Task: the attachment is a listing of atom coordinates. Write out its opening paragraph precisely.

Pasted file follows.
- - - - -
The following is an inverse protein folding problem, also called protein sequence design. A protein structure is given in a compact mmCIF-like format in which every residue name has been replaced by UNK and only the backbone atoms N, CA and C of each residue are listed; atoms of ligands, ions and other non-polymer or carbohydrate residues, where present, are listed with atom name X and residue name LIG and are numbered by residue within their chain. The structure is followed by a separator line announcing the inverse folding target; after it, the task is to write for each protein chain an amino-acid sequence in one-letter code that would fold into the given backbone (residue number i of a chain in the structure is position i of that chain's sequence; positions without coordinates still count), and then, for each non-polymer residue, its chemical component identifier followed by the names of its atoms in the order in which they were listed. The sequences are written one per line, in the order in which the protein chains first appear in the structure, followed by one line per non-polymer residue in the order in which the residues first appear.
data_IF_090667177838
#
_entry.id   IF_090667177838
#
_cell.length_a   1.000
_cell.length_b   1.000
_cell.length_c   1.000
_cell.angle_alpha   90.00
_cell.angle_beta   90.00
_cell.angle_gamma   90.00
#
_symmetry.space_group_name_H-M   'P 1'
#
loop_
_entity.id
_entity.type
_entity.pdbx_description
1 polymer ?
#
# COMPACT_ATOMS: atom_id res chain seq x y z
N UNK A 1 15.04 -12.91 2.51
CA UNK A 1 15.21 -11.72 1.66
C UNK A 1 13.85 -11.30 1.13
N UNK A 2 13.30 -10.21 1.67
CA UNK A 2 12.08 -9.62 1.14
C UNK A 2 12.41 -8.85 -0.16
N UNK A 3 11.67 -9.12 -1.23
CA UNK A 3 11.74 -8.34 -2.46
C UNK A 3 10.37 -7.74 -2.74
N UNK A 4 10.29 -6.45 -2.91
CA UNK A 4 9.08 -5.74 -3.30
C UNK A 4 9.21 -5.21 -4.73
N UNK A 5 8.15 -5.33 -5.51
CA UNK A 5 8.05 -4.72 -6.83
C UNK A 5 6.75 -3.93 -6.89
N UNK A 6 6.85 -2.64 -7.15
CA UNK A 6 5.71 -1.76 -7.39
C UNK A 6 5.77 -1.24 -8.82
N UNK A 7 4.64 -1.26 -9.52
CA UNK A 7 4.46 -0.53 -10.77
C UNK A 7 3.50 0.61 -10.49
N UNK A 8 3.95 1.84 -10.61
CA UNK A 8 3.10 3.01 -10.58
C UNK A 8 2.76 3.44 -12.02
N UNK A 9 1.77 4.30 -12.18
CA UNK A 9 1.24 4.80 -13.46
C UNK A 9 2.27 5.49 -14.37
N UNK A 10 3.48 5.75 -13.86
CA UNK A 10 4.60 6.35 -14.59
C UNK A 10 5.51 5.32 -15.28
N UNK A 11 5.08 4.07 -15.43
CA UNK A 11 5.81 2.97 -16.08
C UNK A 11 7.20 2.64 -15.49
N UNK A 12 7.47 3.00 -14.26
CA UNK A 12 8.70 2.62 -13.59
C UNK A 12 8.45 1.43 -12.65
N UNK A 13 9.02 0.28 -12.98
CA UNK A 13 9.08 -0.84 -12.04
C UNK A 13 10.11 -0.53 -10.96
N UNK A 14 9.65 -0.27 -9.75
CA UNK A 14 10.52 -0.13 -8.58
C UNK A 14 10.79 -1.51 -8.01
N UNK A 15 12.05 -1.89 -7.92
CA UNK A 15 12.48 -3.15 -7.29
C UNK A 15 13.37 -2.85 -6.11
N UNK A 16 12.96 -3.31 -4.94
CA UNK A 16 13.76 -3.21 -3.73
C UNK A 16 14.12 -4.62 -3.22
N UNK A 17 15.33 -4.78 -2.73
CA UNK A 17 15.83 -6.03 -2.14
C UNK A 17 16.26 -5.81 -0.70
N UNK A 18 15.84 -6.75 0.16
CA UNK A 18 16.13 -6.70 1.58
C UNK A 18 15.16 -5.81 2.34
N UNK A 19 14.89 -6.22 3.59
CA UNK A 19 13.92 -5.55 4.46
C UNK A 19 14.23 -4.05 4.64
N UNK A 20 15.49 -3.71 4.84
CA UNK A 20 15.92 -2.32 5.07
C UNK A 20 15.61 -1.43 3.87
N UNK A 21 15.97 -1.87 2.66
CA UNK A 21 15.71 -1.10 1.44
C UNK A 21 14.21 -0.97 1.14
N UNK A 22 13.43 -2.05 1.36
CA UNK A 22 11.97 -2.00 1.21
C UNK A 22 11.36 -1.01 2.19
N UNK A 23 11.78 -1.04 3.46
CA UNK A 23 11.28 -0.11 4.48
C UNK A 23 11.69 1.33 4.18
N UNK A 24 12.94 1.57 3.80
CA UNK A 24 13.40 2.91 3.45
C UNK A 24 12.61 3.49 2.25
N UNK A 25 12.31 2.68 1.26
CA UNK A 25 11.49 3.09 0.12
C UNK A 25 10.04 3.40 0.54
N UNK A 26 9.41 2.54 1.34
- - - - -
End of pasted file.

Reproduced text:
The following is an inverse protein folding problem, also called protein sequence design. A protein structure is given in a compact mmCIF-like format in which every residue name has been replaced by UNK and only the backbone atoms N, CA and C of each residue are listed; atoms of ligands, ions and other non-polymer or carbohydrate residues, where present, are listed with atom name X and residue name LIG and are numbered by residue within their chain. The structure is followed by a separator line announcing the inverse folding target; after it, the task is to write for each protein chain an amino-acid sequence in one-letter code that would fold into the given backbone (residue number i of a chain in the structure is position i of that chain's sequence; positions without coordinates still count), and then, for each non-polymer residue, its chemical component identifier followed by the names of its atoms in the order in which they were listed. The sequences are written one per line, in the order in which the protein chains first appear in the structure, followed by one line per non-polymer residue in the order in which the residues first appear.